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Forum Name: Surgery Topics

Question: genetic disorder from anestesia


 dudicalchic - Wed Mar 10, 2010 12:10 pm

after my surgery i had trouble waking up from the anestesia. my heart rate sky rocketed, i had trouble breathing, and i had what they called "RIGORS" but were to most peope sezuires. these seizures would get so bad that they had to strap me down to the table becaus i kept falling off. These would happen every 5 minutes. i was in and out of conciousness for this. it lasted for about 12 hours. i don't remember any of it. i was told that it is some type of genetic disorder because my father also goes through the same thing with anestesia. would anyone happen to know what it is, and also can i get tested for it?
 Dr.M.Aroon kamath - Mon Apr 05, 2010 7:50 am

User avatar Hi,
I am not certain what exactly you are referring to by 'rigors'...

'Rigors' could either mean
- chills or
- rigidity.

Chills in the immediate post operative period following recovery from anesthetics are well known.This may be attributed to the body's way of recovering from hypothermia. This is generally accompanied by increases in the heart rate and metabolic rate.This phenomenon is not genetic and can occur in anyone.

However, if you are referring to rigidity, then one condition with a familial basis which is of relevance is 'Malignant Hyperthermia' (MH).This susceptibility is an autosomal-dominant disorder with probably a multifactorial inheritance.

The classic signs of MH include tachycardia, tachypnea, marked hyperthermia , increased carbon dioxide production, increased oxygen consumption, acidosis, muscular rigidity, and rhabdomyolysis. All these indicate a hypermetabolic response. The syndrome is could be fatal if not recognized early & treated.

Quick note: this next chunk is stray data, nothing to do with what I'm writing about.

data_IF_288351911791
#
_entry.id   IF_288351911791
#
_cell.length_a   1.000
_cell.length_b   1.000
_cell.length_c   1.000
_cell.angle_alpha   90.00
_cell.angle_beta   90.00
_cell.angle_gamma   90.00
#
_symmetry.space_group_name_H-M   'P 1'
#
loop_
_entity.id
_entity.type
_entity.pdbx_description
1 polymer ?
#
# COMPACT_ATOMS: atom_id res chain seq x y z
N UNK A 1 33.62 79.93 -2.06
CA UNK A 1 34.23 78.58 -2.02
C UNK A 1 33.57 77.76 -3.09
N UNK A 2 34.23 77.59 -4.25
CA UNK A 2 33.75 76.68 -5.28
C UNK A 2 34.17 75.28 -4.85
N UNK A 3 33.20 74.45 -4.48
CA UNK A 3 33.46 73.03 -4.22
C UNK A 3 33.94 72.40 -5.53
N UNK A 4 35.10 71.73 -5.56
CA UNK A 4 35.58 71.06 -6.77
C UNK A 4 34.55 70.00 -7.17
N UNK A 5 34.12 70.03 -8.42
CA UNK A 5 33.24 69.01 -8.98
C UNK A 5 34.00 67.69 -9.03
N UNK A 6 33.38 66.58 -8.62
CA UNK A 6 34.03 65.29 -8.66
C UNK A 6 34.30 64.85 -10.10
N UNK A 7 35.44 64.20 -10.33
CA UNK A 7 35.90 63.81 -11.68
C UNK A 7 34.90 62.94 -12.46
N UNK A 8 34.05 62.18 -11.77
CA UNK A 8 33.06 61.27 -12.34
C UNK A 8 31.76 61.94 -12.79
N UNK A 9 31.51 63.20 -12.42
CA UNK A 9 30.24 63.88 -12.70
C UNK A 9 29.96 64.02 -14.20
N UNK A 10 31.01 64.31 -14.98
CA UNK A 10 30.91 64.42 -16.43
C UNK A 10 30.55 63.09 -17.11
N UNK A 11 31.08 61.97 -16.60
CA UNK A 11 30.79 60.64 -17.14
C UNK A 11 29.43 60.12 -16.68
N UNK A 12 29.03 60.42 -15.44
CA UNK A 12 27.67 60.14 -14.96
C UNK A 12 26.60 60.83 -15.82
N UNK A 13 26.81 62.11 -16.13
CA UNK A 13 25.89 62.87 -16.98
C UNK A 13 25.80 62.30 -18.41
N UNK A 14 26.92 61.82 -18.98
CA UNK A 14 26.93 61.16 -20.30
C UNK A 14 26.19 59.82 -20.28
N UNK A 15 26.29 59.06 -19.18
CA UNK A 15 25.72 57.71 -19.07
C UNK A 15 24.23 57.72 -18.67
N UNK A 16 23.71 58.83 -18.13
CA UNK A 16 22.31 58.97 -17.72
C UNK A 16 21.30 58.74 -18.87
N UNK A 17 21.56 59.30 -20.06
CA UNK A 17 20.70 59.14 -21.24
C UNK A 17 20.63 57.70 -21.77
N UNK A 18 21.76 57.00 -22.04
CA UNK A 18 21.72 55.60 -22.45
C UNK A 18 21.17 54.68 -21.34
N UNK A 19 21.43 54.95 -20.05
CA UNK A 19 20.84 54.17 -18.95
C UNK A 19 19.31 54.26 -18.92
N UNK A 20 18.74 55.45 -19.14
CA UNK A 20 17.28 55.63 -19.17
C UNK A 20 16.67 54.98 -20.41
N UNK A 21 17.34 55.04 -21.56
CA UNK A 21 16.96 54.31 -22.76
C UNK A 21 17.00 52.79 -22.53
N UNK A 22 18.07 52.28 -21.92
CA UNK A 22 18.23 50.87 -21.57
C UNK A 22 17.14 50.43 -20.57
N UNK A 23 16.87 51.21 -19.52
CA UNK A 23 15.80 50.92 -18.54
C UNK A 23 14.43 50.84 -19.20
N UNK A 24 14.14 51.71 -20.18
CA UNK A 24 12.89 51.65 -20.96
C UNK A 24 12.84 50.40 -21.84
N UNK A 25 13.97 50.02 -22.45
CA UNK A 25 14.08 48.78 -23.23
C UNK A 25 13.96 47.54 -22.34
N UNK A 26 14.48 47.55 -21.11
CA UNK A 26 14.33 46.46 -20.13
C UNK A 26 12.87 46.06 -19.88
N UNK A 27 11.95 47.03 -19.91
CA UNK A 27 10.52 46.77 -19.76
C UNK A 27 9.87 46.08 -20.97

The pathophysiology: it is believed to be triggered by increased release of myoplasmic calcium from the sarcoplasmic reticulum in the muscle cells leading to
- depletion of ATP(adenosine-tri-phosphate),
- loss of muscle membrane integrity
- hyperkalemia and
- rhabdomyolysis.

Good luck!
 Mark L. O'Toole - Wed Apr 07, 2010 3:53 pm

Hello there,

I am sorry that you've had problems with Anaesthesia in the past. Hopefully I can try to shed some light on what might be causing your problems.

Seizure-like activity during and after Anaesthesia can be caused by a number of factors;

Some gaseous anaesthetic agents, specifically Enflurane, Isoflurane and Sevoflurane have been associated with seizure-like activity on induction of anaesthesia, as well as intraoperatively and post-operatively. Although these epileptogenic reactions are uncommon, it has been documented in research studies. Isolfurane has also been shown to cause Electroencephalogram spikes intraoperatively. It is unlikely that these would cause seizure-like activity for 12 hours post-anaesthetic, as you have described, but it should be something to bear in mind.


Other induction and maintainance anaesthetic agents, such as Propofol and Etomidate have been known to cause an involuntary muscular response. It is less likely that Etomidate would be used for anaesthesia in today's anaesthetics, but Propofol, a lipid-based hypnotic, is used frequently in today's anaesthetics and there is a significant chance that you would have been administered this medication if you had a general anaeasthetic.

A significant number of patients suffer with post-anaesthetic shivers, which interestingly can be experienced even if body temperature is normal. To elaborate, when you have a general anaesthetic, you are usually kept warm on the operating table by using a warm blanket that fills with hot air. This, along with warm intravenous fluids and hot operating lights pointing at your body make you rather warm on the operating table. Once these have been taken away and you're taken to the Post-Anaesthesia unit, your body has to adjust to the change in environmental temperature, which could result in shivers.

I recommend you see your family physician to rule out anything sinister, specifically, as mentioned by Dr Kamath, Malignant Hyperthermia/Hyperpyrexia, which is a genetic disorder associated with anaesthesia, although from the symptoms you describe, I doubt this very much.

I also recommend you don't worry about this too much; if anything significant occured during your anaesthetic, a member of the anaesthetic team should inform you and your family doctor.

I hope this has shed some light on the situation, please let me know how you get on,

Kind Regards,

Mark

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